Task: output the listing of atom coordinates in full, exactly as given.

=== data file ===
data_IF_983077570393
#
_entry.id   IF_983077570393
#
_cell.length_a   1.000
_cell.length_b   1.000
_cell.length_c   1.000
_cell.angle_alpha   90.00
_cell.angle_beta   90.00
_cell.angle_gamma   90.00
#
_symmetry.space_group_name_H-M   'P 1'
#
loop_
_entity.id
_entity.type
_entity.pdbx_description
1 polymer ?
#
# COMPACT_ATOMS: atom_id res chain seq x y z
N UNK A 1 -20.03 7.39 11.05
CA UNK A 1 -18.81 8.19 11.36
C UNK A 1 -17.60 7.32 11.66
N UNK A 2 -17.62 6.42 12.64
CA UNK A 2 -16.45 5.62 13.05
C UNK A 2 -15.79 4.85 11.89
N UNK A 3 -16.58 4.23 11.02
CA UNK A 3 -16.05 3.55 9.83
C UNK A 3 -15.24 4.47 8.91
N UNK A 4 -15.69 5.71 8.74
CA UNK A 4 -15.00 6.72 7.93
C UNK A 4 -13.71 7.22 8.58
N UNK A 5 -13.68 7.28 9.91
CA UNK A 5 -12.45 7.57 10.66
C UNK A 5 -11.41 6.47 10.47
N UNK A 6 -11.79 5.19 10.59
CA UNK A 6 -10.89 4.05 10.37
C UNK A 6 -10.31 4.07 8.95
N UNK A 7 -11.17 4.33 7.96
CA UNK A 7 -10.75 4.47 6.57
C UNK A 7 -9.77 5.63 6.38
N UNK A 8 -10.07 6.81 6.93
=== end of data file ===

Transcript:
data_IF_983077570393
#
_entry.id   IF_983077570393
#
_cell.length_a   1.000
_cell.length_b   1.000
_cell.length_c   1.000
_cell.angle_alpha   90.00
_cell.angle_beta   90.00
_cell.angle_gamma   90.00
#
_symmetry.space_group_name_H-M   'P 1'
#
loop_
_entity.id
_entity.type
_entity.pdbx_description
1 polymer ?
#
# COMPACT_ATOMS: atom_id res chain seq x y z
N UNK A 1 -20.03 7.39 11.05
CA UNK A 1 -18.81 8.19 11.36
C UNK A 1 -17.60 7.32 11.66
N UNK A 2 -17.62 6.42 12.64
CA UNK A 2 -16.45 5.62 13.05
C UNK A 2 -15.79 4.85 11.89
N UNK A 3 -16.58 4.23 11.02
CA UNK A 3 -16.05 3.55 9.83
C UNK A 3 -15.24 4.47 8.91
N UNK A 4 -15.69 5.71 8.74
CA UNK A 4 -15.00 6.72 7.93
C UNK A 4 -13.71 7.22 8.58
N UNK A 5 -13.68 7.28 9.91
CA UNK A 5 -12.45 7.57 10.66
C UNK A 5 -11.41 6.47 10.47
N UNK A 6 -11.79 5.19 10.59
CA UNK A 6 -10.89 4.05 10.37
C UNK A 6 -10.31 4.07 8.95
N UNK A 7 -11.17 4.33 7.96
CA UNK A 7 -10.75 4.47 6.57
C UNK A 7 -9.77 5.63 6.38
N UNK A 8 -10.07 6.81 6.93